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The Daily Wildcat

The Daily Wildcat

 

Women should be seen and definitely heard

On March 1, in response to an editorial semi-facetiously supporting the movement that Pima County secede from the rest of Arizona and form its own state, the Daily Wildcat received an interesting letter to the editor.

I say interesting to borrow the letter-writer’s own language. The letter, which was — shocker — unsigned, began: “”Your editorial about the formation of ‘Baja Arizona’ from what is now Pima County is interesting, although I was put off by the crudeness of the language, especially coming from an editorial staff made up primarily of women.””

The “”crude language”” in question was, I can only assume, one use of the word “”ass”” and the declaration that the “”adios motherfucker”” should become Baja Arizona’s official state drink. The editorial writers, who, true, are mostly women, thought this a witty play on Pima County dwellers waving goodbye-and-good-riddance to Maricopa County.

The letter goes on to say a lot of other paranoid, racist and silly things, as well as level a few nuggets of legitimate criticism. But reading it, I couldn’t get past that first line.

“”Especially coming from an editorial staff made up primarily of women.”” What is that supposed to mean?

I wish it were possible to chalk that statement up to the particular brand of crazy that anonymity on the Internet breeds, but the idea that women should behave and express themselves in a certain way in the public sphere is, sadly, still incredibly pervasive in our culture.

Not to bring up ancient history, but take, for example, the 2008 presidential elections and the wall-to-wall anti-feminist drivel it brought out in people. Pretty much everyone besides her diehard fans, and even some of those, had something appallingly sexist to say about Hillary Clinton. For acting the way any man would in a cutthroat primary race, haters called Clinton a “”bitch,”” and worse (even in a column about women’s right to curse, I’m not ballsy enough {fallopian tubes-y enough?} to use the dreaded c-word). But other people used it enough for all of us.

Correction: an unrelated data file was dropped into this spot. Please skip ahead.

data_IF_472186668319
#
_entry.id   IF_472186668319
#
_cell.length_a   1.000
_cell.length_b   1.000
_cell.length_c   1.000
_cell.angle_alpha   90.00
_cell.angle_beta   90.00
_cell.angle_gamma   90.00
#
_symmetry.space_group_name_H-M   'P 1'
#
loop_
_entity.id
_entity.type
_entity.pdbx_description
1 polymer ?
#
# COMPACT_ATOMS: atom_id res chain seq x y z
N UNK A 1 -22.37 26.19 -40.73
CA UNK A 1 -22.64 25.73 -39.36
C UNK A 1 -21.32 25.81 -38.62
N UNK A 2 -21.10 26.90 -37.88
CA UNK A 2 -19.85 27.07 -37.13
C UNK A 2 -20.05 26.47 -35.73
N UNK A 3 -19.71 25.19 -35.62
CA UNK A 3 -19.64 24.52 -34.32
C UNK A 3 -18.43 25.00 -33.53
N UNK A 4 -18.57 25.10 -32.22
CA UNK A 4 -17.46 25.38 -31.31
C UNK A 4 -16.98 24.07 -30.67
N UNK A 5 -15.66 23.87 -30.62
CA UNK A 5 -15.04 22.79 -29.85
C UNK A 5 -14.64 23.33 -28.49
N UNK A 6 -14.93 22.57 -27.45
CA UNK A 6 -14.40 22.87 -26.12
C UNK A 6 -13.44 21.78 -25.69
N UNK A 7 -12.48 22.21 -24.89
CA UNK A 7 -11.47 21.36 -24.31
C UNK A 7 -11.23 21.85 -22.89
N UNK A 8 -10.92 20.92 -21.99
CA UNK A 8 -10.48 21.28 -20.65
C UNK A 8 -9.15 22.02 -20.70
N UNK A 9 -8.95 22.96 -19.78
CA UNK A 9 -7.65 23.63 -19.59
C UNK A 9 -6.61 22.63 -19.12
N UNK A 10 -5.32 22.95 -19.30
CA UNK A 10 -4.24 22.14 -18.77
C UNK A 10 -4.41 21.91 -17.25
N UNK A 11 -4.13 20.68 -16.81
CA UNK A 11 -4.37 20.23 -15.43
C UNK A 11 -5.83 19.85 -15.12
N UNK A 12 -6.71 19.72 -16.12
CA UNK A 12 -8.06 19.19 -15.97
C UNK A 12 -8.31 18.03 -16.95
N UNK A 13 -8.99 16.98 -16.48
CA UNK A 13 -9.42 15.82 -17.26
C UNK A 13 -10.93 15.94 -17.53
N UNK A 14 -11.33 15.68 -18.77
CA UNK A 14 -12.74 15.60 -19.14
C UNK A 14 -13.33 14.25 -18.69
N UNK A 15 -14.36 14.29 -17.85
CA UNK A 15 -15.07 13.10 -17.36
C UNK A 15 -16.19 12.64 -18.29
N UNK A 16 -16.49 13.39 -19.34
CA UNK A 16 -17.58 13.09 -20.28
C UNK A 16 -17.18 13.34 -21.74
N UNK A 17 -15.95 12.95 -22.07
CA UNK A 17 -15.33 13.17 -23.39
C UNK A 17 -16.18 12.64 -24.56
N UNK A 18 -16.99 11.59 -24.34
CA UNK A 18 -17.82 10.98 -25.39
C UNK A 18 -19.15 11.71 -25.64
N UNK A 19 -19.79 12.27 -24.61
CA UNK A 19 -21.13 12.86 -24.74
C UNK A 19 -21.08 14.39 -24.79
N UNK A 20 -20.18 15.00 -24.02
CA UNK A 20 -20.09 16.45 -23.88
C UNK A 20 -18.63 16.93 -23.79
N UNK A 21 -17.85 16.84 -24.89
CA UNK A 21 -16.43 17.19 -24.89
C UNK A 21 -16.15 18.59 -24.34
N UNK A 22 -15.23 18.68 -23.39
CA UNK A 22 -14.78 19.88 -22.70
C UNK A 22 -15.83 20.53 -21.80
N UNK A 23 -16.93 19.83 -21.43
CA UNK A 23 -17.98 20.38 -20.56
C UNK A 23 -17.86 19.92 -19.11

A man with Clinton’s credentials and swagger would be celebrated in the political sphere. Her husband, despite some incredibly public transgressions, still has an enormous amount of cache in certain circles. His wife gets to play the part of the frigid bitch.

And can you imagine the fallout if Michelle Obama cursed like Rahm Emanuel? Or smoked like her husband used to? Or said or did anything improper or unladylike? Half the country loses its mind when she flashes a little shoulder.

The idea that women should be seen (mostly in pearls and mostly in debasing situations) and not heard is one of the original stigmas generations of women have fought to get rid of. And some — even certain women — think that, because women’s voices are now heard and expected in the public sphere, female speech should be appropriate and demure, never strident, never crude, never very interesting. It’s understanding that some women want to protect their right to free public speech by kowtowing to society’s unspoken restrictions on it. We made it here, so we may as well speak in a way that reflects well on our gender.

But I have to reject that. When a powerful white man speaks, he is not speaking for all powerful white men. Why should my, or anyone else’s, affinity for the occasional f-bomb have to be a reflection on an entire half of the population?

March is Women’s History Month, and Tuesday was International Women’s Day. In honor of these events, and also in the name of decency and equality, we would all do well to remember that one person’s offhanded remark is another person’s generations-long struggle for a voice. Leave mine alone. In other words, fuck off.

— Heather Price-Wright is the assistant arts editor for the Daily Wildcat. She can be reached at letters@wildcat.arizona.edu.

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